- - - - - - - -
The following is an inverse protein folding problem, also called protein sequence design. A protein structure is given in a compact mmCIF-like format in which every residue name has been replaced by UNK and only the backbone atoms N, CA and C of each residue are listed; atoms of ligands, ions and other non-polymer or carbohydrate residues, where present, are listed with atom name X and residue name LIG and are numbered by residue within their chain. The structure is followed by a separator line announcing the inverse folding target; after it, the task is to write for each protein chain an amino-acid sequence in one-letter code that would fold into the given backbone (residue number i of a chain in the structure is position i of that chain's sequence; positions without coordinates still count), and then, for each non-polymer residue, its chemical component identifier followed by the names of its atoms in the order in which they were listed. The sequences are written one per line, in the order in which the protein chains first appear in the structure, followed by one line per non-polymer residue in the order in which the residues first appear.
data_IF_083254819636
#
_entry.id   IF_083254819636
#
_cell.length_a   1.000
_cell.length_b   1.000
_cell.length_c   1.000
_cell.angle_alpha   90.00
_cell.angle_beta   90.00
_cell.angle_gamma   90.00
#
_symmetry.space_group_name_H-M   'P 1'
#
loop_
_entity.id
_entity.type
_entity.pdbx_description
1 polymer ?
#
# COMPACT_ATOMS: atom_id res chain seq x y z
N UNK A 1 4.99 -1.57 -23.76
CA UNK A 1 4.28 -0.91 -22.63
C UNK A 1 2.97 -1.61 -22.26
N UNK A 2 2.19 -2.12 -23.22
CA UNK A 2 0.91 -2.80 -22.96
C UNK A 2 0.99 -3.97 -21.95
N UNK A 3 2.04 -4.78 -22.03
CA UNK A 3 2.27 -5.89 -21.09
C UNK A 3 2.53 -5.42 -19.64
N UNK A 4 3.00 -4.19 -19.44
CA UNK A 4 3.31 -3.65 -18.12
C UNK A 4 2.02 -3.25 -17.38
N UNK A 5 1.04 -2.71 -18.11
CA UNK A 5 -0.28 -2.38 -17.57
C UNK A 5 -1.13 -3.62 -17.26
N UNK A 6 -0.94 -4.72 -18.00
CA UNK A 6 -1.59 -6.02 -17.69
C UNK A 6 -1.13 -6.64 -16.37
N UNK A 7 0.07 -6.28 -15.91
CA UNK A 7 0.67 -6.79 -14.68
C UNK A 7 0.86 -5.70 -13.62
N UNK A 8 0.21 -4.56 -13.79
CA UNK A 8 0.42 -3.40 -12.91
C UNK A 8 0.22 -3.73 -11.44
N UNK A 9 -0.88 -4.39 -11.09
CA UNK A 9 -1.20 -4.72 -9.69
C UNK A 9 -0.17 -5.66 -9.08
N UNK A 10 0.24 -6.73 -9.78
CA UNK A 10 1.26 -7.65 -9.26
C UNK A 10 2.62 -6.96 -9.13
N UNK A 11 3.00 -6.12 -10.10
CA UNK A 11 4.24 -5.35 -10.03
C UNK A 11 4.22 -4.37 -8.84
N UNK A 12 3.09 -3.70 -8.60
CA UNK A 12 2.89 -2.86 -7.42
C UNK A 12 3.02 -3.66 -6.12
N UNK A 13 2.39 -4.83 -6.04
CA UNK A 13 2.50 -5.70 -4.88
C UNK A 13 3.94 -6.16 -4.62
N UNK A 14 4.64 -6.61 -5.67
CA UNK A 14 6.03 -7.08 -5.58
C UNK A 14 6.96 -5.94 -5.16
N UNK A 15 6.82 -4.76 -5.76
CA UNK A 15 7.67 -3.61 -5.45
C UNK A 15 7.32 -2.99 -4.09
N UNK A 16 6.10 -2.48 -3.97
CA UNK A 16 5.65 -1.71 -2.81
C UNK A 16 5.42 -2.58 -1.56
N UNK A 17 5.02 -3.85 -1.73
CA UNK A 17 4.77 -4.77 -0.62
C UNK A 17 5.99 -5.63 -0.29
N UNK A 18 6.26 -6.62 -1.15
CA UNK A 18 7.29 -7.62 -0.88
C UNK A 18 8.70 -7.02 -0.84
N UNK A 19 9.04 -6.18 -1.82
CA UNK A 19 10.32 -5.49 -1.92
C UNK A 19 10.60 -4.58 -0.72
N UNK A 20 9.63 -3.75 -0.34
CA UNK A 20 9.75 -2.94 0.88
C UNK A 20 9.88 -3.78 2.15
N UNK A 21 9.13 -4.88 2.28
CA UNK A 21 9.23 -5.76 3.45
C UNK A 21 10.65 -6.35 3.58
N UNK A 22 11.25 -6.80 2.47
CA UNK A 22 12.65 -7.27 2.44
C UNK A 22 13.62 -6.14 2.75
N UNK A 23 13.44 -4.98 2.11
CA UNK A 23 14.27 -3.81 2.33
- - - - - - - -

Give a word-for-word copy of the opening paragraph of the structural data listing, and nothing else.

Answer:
The following is an inverse protein folding problem, also called protein sequence design. A protein structure is given in a compact mmCIF-like format in which every residue name has been replaced by UNK and only the backbone atoms N, CA and C of each residue are listed; atoms of ligands, ions and other non-polymer or carbohydrate residues, where present, are listed with atom name X and residue name LIG and are numbered by residue within their chain. The structure is followed by a separator line announcing the inverse folding target; after it, the task is to write for each protein chain an amino-acid sequence in one-letter code that would fold into the given backbone (residue number i of a chain in the structure is position i of that chain's sequence; positions without coordinates still count), and then, for each non-polymer residue, its chemical component identifier followed by the names of its atoms in the order in which they were listed. The sequences are written one per line, in the order in which the protein chains first appear in the structure, followed by one line per non-polymer residue in the order in which the residues first appear.